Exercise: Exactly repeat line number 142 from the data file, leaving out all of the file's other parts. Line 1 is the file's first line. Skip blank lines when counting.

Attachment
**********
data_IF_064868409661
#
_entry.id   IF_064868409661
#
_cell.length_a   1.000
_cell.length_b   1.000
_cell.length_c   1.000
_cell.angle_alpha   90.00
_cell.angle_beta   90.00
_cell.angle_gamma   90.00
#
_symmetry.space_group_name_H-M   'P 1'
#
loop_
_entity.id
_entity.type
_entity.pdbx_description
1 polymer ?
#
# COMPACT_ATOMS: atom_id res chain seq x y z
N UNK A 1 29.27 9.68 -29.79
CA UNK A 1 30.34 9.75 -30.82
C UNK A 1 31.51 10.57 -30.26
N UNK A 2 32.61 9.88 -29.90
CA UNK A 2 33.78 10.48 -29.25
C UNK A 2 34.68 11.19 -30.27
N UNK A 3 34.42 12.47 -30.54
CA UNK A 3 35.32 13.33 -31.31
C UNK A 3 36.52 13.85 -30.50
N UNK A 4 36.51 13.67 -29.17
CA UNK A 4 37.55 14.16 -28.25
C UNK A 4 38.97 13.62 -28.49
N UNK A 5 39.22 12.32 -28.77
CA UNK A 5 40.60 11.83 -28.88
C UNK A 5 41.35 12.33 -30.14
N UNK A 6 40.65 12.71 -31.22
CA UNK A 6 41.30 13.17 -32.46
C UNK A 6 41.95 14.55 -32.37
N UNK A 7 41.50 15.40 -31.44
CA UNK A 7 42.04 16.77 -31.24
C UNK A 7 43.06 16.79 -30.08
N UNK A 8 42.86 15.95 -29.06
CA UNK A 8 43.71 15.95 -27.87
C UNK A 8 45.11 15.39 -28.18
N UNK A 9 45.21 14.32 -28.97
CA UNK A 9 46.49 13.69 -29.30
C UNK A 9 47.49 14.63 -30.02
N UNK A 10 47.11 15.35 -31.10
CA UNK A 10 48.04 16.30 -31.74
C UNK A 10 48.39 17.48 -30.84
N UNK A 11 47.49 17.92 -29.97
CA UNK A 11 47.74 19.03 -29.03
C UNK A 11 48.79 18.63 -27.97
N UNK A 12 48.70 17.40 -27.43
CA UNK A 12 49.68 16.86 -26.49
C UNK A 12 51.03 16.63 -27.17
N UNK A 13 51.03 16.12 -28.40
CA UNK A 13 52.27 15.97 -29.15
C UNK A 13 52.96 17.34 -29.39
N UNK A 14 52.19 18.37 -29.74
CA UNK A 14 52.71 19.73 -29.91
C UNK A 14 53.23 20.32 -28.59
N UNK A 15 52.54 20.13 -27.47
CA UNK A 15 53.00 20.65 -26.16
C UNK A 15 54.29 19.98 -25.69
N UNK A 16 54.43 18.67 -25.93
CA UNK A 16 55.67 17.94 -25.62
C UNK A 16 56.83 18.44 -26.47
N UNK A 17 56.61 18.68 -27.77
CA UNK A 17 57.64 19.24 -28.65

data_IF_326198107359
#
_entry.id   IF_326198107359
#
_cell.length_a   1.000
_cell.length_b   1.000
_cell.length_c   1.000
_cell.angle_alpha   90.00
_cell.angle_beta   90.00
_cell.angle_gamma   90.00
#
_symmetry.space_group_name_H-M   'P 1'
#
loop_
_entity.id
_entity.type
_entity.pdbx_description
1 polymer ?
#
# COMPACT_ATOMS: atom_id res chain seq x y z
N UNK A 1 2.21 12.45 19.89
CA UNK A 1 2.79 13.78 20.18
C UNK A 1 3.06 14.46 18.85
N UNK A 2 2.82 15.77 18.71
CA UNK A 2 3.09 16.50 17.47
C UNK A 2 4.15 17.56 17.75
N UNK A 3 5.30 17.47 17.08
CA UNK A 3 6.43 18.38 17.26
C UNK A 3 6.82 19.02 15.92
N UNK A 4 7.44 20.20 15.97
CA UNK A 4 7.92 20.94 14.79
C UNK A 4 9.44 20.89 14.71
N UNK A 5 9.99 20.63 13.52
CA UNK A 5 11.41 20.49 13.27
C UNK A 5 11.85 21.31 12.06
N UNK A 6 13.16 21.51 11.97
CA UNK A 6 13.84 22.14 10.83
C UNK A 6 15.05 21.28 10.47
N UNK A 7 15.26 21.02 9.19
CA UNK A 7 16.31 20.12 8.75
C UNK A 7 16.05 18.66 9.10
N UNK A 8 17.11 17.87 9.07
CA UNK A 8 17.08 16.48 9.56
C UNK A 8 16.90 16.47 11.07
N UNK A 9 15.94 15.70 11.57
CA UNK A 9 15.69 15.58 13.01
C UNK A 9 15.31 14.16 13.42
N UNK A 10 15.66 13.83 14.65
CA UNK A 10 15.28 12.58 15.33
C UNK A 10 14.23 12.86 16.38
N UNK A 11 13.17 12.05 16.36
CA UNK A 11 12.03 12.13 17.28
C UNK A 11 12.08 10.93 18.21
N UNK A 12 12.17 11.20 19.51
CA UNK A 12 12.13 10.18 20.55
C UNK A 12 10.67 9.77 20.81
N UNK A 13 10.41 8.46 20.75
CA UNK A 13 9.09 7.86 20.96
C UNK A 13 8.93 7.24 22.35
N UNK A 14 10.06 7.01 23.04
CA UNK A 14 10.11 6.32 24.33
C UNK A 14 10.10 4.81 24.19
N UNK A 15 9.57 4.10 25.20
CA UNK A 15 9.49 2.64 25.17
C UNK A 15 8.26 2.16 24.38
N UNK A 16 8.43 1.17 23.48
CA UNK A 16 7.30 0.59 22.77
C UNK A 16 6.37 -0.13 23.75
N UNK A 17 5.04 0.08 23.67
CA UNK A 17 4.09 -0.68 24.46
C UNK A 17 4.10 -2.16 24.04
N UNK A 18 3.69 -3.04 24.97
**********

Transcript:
N UNK A 18 3.69 -3.04 24.97